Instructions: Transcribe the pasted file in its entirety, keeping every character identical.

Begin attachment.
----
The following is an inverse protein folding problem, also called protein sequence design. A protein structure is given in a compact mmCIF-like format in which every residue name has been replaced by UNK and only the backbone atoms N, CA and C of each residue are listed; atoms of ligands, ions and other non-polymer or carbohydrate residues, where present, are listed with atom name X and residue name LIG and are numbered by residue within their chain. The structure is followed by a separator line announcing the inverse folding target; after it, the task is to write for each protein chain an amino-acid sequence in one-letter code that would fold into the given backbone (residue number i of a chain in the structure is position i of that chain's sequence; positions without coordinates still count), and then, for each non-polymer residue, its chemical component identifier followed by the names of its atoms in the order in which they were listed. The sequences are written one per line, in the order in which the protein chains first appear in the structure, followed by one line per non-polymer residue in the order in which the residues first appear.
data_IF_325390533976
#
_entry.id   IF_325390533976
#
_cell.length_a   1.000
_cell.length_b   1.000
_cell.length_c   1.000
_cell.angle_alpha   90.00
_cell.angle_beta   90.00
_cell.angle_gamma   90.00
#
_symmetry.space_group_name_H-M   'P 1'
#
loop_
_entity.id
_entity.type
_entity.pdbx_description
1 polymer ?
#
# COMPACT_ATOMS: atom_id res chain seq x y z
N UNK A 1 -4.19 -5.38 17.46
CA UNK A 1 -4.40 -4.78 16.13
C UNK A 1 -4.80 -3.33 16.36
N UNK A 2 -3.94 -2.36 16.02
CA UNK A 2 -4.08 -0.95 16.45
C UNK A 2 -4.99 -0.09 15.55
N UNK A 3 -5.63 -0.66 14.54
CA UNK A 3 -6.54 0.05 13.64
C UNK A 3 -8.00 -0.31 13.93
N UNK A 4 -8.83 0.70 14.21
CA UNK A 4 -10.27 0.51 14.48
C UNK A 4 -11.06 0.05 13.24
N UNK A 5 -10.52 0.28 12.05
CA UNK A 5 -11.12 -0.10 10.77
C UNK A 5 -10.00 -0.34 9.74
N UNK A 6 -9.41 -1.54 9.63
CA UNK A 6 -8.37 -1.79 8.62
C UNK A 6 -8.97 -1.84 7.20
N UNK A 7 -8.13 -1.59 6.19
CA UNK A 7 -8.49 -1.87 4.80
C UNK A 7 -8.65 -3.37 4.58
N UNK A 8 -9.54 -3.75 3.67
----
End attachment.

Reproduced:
The following is an inverse protein folding problem, also called protein sequence design. A protein structure is given in a compact mmCIF-like format in which every residue name has been replaced by UNK and only the backbone atoms N, CA and C of each residue are listed; atoms of ligands, ions and other non-polymer or carbohydrate residues, where present, are listed with atom name X and residue name LIG and are numbered by residue within their chain. The structure is followed by a separator line announcing the inverse folding target; after it, the task is to write for each protein chain an amino-acid sequence in one-letter code that would fold into the given backbone (residue number i of a chain in the structure is position i of that chain's sequence; positions without coordinates still count), and then, for each non-polymer residue, its chemical component identifier followed by the names of its atoms in the order in which they were listed. The sequences are written one per line, in the order in which the protein chains first appear in the structure, followed by one line per non-polymer residue in the order in which the residues first appear.
data_IF_325390533976
#
_entry.id   IF_325390533976
#
_cell.length_a   1.000
_cell.length_b   1.000
_cell.length_c   1.000
_cell.angle_alpha   90.00
_cell.angle_beta   90.00
_cell.angle_gamma   90.00
#
_symmetry.space_group_name_H-M   'P 1'
#
loop_
_entity.id
_entity.type
_entity.pdbx_description
1 polymer ?
#
# COMPACT_ATOMS: atom_id res chain seq x y z
N UNK A 1 -4.19 -5.38 17.46
CA UNK A 1 -4.40 -4.78 16.13
C UNK A 1 -4.80 -3.33 16.36
N UNK A 2 -3.94 -2.36 16.02
CA UNK A 2 -4.08 -0.95 16.45
C UNK A 2 -4.99 -0.09 15.55
N UNK A 3 -5.63 -0.66 14.54
CA UNK A 3 -6.54 0.05 13.64
C UNK A 3 -8.00 -0.31 13.93
N UNK A 4 -8.83 0.70 14.21
CA UNK A 4 -10.27 0.51 14.48
C UNK A 4 -11.06 0.05 13.24
N UNK A 5 -10.52 0.28 12.05
CA UNK A 5 -11.12 -0.10 10.77
C UNK A 5 -10.00 -0.34 9.74
N UNK A 6 -9.41 -1.54 9.63
CA UNK A 6 -8.37 -1.79 8.62
C UNK A 6 -8.97 -1.84 7.20
N UNK A 7 -8.13 -1.59 6.19
CA UNK A 7 -8.49 -1.87 4.80
C UNK A 7 -8.65 -3.37 4.58
N UNK A 8 -9.54 -3.75 3.67